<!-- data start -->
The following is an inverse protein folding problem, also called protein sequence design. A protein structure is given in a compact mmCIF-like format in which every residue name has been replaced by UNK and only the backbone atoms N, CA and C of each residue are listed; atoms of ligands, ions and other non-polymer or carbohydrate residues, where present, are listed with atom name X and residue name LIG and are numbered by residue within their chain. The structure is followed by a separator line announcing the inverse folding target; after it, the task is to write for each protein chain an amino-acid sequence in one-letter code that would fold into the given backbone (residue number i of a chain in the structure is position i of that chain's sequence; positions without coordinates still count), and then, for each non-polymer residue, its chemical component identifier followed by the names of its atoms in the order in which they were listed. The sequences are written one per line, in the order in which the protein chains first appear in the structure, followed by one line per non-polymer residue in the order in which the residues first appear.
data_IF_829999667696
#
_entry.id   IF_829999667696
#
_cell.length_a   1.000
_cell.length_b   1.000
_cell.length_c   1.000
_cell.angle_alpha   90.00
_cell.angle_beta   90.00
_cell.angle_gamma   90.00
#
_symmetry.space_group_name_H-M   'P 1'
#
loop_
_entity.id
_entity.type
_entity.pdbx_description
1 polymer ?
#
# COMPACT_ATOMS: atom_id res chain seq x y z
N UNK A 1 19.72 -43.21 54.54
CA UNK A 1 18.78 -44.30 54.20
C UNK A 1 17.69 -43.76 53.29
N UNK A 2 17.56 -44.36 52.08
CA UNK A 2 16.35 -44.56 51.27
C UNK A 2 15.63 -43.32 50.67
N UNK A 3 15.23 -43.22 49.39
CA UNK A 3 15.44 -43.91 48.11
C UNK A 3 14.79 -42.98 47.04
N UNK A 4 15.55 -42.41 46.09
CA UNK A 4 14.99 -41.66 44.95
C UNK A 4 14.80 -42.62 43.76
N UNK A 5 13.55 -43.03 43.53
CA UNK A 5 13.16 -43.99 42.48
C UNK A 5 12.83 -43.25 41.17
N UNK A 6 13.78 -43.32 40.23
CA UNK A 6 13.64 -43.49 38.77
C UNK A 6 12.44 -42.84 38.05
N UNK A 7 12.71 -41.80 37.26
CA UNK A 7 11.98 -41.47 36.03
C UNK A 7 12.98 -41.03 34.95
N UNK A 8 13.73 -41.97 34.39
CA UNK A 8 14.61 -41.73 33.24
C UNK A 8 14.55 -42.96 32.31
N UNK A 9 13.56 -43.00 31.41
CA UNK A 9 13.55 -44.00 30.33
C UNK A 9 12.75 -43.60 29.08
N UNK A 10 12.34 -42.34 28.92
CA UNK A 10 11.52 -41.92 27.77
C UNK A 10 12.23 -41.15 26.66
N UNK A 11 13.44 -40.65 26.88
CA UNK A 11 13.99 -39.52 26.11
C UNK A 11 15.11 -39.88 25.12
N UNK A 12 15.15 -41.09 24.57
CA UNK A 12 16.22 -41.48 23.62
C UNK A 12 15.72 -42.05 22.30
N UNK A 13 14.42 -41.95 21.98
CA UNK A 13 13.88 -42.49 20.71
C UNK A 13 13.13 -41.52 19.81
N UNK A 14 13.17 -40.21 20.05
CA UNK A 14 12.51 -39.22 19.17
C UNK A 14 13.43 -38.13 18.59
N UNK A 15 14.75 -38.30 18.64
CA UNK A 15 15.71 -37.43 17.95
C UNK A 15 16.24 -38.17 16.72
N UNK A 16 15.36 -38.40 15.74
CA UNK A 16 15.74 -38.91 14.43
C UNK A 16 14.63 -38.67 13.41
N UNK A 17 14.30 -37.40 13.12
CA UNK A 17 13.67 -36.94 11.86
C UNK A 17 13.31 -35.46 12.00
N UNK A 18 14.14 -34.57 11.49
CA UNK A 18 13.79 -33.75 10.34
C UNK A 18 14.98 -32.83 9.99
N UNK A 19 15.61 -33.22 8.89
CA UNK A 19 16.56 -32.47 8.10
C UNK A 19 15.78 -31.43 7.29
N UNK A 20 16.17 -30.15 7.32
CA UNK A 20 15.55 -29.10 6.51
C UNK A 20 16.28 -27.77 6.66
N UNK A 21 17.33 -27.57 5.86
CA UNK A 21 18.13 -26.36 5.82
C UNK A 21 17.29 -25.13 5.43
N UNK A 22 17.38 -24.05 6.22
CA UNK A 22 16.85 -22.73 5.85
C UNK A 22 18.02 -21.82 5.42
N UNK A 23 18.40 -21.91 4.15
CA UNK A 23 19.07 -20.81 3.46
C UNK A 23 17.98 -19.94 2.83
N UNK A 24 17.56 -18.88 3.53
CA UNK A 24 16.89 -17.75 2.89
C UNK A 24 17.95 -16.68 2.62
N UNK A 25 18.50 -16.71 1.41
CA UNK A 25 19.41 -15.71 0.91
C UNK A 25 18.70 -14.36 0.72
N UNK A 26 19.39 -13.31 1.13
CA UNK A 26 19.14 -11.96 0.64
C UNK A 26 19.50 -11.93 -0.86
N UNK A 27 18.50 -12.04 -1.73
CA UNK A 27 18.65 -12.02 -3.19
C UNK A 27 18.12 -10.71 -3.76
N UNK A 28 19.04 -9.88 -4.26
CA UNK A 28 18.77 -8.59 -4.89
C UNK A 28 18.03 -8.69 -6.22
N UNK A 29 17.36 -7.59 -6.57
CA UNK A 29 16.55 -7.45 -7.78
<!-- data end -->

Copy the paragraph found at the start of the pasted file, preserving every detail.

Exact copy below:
The following is an inverse protein folding problem, also called protein sequence design. A protein structure is given in a compact mmCIF-like format in which every residue name has been replaced by UNK and only the backbone atoms N, CA and C of each residue are listed; atoms of ligands, ions and other non-polymer or carbohydrate residues, where present, are listed with atom name X and residue name LIG and are numbered by residue within their chain. The structure is followed by a separator line announcing the inverse folding target; after it, the task is to write for each protein chain an amino-acid sequence in one-letter code that would fold into the given backbone (residue number i of a chain in the structure is position i of that chain's sequence; positions without coordinates still count), and then, for each non-polymer residue, its chemical component identifier followed by the names of its atoms in the order in which they were listed. The sequences are written one per line, in the order in which the protein chains first appear in the structure, followed by one line per non-polymer residue in the order in which the residues first appear.